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Zizzle Series 2

Pirates of the Caribbean
by Rustin Parr

Sequels generally have a negative connotation to them and countless moviegoers feel that "they are never as good as the first one." Unfortunately, Pirates of the Caribbean: Dead Man's Chest only helps to bolster that opinion with its laborious pacing, unenergetic action, humorless jokes, and general trashing of everything that conspired to make the first film (Curse of the Black Pearl) one of the better films of the last five years and one the greatest action/adventure films of all time. That said, Zizzle's sequel to its first series of action figures from the film does not disappoint!

Taking a page from Hasbro and their handling of the similarly scaled ain't no party like a freakshow party 3¾" Star Wars toy line, Zizzle utilizes a rotational case pack for its subsequent series. What that means is the first series will have eight characters in the assortment, then each following assortment has four, allowing the case pack to offer a mixed ratio of some new with some old. This allows not only new product to come out, but also popular older product to be refreshed on the shelves facilitating a rotational distribution pattern designed to make optimal use of shelf space. Trust me, this is a good thing.

In this second outing, Zizzle delivers four new figures so, if I may tempt you, raise the mast ye brazen cockroaches and set sail for Cannibal Jack, Cannibal, Maccus and Norrington!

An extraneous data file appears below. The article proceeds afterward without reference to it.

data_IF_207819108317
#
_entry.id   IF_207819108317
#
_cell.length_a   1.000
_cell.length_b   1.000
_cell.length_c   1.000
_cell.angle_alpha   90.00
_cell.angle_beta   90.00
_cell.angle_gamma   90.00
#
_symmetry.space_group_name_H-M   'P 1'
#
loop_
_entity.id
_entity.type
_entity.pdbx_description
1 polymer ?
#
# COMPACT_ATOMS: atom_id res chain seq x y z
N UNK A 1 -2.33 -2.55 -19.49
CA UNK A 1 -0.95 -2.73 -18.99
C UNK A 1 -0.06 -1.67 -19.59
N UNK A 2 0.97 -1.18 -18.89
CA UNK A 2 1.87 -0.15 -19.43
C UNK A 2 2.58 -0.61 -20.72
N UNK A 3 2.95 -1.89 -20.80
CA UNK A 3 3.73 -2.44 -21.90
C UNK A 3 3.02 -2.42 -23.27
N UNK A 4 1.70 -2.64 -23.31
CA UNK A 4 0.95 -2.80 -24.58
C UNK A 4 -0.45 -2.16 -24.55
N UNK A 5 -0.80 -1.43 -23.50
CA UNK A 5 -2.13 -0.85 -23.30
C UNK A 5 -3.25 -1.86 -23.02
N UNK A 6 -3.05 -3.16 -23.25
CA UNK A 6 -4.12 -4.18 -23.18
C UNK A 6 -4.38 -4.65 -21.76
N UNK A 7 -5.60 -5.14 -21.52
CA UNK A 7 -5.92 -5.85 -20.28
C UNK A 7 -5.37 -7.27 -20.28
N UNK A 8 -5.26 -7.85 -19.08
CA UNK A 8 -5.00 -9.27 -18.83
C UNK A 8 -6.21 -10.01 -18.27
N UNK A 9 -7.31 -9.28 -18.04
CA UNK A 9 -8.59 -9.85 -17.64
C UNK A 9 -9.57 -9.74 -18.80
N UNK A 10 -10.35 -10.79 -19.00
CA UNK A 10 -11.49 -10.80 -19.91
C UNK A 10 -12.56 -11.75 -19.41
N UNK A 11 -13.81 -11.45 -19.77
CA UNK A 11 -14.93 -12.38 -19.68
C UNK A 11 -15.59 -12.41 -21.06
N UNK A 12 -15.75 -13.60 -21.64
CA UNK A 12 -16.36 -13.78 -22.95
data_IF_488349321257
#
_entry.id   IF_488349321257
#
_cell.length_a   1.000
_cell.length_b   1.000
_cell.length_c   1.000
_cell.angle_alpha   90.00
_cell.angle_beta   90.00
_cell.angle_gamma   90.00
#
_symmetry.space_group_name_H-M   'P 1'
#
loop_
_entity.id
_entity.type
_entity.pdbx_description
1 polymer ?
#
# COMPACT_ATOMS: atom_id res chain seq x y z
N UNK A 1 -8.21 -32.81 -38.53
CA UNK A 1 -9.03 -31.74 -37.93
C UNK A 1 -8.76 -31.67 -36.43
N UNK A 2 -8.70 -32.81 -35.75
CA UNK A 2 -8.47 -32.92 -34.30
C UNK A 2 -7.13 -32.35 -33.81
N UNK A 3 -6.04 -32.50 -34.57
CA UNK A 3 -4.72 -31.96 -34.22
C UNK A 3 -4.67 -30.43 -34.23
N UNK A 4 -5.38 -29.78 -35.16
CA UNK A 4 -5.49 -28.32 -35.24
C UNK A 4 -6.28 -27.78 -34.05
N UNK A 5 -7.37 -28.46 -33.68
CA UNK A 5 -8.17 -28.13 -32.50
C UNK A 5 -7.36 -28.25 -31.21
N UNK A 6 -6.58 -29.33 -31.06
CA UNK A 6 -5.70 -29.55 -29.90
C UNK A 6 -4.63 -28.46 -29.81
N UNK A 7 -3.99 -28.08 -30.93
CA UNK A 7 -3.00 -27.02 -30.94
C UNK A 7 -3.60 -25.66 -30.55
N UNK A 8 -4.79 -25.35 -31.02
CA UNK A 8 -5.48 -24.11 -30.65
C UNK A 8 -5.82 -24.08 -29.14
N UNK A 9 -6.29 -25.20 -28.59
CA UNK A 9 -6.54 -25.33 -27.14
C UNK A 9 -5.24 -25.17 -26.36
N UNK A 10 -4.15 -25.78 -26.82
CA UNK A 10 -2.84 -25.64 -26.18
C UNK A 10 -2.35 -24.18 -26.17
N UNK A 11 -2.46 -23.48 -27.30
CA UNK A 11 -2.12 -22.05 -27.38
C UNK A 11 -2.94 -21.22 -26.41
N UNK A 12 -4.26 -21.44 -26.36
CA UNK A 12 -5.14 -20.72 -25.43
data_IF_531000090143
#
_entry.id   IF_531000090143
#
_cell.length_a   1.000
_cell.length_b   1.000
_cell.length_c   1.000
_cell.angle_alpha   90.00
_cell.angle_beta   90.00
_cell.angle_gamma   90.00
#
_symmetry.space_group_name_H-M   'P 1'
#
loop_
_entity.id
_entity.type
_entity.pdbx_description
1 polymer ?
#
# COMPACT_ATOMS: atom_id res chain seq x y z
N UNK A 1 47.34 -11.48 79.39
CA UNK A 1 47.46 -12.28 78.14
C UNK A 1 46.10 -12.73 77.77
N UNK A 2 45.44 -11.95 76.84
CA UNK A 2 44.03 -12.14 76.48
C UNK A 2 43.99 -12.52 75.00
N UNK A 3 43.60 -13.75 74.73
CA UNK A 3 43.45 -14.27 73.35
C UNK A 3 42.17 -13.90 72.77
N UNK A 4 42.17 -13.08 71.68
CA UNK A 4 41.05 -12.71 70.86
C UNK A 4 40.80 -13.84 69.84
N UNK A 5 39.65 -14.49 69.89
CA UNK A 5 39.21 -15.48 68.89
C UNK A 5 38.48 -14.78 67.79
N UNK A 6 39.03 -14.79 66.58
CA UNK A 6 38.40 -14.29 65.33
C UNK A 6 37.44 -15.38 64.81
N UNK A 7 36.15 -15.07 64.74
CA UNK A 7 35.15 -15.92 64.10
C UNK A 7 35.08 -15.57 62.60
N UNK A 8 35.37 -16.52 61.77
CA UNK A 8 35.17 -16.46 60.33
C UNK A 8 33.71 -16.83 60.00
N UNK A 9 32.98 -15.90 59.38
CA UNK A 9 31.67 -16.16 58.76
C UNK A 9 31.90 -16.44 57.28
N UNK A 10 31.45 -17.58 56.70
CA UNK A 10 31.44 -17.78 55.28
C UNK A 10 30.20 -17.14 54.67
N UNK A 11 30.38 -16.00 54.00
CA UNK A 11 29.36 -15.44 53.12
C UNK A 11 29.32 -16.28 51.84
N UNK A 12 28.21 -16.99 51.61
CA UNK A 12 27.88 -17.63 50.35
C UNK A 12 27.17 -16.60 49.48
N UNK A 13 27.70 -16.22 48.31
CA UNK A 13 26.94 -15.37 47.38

Jack Sparrow: Cannibal King - This series' perennial Jack Sparrow features the popular captain in his "cannibal gear" from the similarly themed sequence from the film. why didn't NECA's have this hat? Despite the figures visual similarity to "Jack Sparrow: Prison Escape" (a.k.a. Coatless Jack) from Series One, this is an entirely new sculpt. Despite the time and effort put into the deliciously detailed new sculpt, though, the figure still features the same standard eight points of articulation as 7/8s of Series One. They are: swivel neck, swivel shoulders, hinged elbows, swivel waist, and T-crotched hips. In addition, there are only two accessories, a boring old pistol and Jack's big, neat "Cannibal Crown." In all honesty, there really isn't much about this figure to brag about. Its got the same great sculptural and painted detailing the line is known for, buts its still, for my tastes, a boring old Jack. That said, though, it is Jack's only substantial costume change in the first two movies and is a pretty accurate depiction thereof (come on, it's a kid's toy with a necklace of bloody, severed toes!) so if you a big fan, its worth getting - if you're not, you could safely do without it. It would also be nice to have a throne for this Jack, so hopefully Zizzle will offer such a set in future wave of deluxe figures.